Loss & MiscarriageOz Spies
A few days ago, I was pregnant. For 12 weeks. And now, I’m not.
I’m sharing this here because miscarriage is something that women don’t talk much about, though it’s common – I can barely talk about it myself, but I can write about it. One in five pregnancies ends this way. Knowing that doesn’t make it easier, but it makes it feel less lonely.
When Sean and I went in for the 12 week check up and first trimester screen, the woman who performed the ultrasound was very quiet. Too quiet. I knew, as we walked to an exam room, that something was wrong. And when my doctor came in, she confirmed it: no heartbeat. Then she gave me a hug, and handed me a wad of tissues.
At 10 weeks, which happens to be around the same time that this little being stopped growing, we’d started to tell people. We’d seen the bean with a heartbeat, I’d been puking for weeks on end, and my pants no longer buttoned – when your clothes stop fitting, it’s pretty hard to hide.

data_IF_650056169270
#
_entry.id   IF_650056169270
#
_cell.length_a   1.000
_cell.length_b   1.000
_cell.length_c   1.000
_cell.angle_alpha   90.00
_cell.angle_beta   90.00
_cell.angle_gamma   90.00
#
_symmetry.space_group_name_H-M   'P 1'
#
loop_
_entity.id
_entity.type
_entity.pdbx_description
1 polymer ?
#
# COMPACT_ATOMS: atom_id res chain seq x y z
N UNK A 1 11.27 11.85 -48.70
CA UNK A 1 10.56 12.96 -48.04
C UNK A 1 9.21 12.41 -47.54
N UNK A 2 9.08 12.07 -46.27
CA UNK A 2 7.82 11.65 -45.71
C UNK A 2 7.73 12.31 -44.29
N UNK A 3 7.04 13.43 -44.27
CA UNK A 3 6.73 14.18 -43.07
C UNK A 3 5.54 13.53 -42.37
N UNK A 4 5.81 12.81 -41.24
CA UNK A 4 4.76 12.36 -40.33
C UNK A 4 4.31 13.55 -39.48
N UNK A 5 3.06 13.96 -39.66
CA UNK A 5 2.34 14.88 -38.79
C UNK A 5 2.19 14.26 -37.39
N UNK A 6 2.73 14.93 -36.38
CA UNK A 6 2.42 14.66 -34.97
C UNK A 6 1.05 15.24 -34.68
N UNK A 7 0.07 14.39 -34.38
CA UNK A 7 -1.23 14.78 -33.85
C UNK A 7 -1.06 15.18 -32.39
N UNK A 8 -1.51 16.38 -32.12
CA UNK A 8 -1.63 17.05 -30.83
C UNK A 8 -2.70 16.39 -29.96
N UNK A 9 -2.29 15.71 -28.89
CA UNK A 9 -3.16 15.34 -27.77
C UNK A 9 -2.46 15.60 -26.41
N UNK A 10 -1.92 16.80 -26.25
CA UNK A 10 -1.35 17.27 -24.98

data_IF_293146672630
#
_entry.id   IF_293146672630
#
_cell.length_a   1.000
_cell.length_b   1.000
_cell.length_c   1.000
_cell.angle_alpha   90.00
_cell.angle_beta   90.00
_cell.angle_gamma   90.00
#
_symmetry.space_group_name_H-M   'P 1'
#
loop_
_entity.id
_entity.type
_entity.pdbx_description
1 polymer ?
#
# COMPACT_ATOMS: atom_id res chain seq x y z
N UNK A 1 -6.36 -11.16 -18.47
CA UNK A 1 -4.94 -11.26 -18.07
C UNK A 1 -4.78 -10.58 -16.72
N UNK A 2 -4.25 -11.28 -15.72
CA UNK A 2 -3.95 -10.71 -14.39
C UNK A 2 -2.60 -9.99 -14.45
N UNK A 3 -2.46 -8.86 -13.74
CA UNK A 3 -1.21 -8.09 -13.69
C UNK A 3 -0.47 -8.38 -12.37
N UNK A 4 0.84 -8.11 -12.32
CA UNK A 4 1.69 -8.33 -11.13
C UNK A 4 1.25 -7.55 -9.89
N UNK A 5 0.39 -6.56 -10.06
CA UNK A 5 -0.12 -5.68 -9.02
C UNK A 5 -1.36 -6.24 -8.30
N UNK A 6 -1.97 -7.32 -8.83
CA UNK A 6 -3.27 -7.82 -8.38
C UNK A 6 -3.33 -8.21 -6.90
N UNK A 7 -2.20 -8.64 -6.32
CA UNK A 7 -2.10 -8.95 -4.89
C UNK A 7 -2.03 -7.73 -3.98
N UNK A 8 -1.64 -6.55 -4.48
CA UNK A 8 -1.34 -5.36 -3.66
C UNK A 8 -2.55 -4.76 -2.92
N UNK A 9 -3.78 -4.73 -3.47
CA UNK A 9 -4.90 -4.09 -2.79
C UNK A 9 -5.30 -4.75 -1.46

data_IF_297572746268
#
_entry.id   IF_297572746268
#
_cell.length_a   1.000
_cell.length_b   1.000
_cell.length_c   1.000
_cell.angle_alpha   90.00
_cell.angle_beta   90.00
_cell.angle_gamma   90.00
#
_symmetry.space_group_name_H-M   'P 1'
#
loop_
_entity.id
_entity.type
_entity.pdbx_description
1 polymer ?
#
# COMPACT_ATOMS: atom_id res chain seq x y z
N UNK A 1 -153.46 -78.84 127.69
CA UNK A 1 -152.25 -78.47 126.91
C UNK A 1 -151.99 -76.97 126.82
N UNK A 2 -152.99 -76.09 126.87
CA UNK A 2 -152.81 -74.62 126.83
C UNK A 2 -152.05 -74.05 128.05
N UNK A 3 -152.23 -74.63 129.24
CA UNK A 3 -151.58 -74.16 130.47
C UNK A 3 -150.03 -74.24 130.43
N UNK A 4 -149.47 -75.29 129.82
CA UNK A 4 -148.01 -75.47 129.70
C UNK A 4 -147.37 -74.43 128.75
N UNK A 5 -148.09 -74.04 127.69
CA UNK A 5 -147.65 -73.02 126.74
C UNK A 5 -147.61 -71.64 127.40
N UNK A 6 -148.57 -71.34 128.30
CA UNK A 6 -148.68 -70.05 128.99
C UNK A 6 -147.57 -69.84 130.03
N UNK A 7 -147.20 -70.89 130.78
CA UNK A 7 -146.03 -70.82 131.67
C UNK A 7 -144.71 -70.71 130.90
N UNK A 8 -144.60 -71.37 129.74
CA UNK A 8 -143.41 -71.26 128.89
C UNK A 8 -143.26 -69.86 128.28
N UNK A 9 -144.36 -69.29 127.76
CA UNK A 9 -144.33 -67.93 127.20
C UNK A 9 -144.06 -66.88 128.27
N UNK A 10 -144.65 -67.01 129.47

We even told the boys, and Axel said, “Oh, a baby! Can we have a baby sister?” Jonas, a little confused by it all, unzipped my hoodie and poked at my belly saying, ” Baby? Baby?”
I’d begun to dream of names. We got ready to go car shopping. I sorted through my maternity clothes. I’d begun to picture us as a family of five, and think about what that would mean for trips to the zoo, airplane flights, and bedtime rituals. Before Axel, I had a miscarriage, but it was very early. I was sad, but I didn’t yet feel pregnant. I hadn’t told myself that being sick for days on end was worth it because of what we’d get at the end. I didn’t gain a few pounds. I didn’t even think about that pregnancy as a future baby.
This time around, it’s harder, mourning the loss of something that wasn’t yet ours. We had to tell the boys – especially Axel, who has at least something of a grasp on the idea of a baby – that the baby had gone, and we wouldn’t be having one anymore. That conversation was much harder on me than on Axel, who just wanted to know if we could have one someday.
During all this, I’ve had three coping strategies: crying, lots of hugs from my husband, and making a mental list of all the things I can do now that I’m not pregnant. Eat sushi! Have a martini! Wear my polka dot swimsuit! Fit into a bridesmaid’s dress for a wedding this summer! Ride roller coasters! Gorge on lunchmeat! Go skydiving, get Botox, and dye my hair pink! Not that I’m going to do either of those last three things, but I could, and that, along with the exclamation points, cheers me up.
I’ve already eaten some sushi. Hopefully a few of these things, a bit of time, and regaining the ability to button my pants will make me feel better.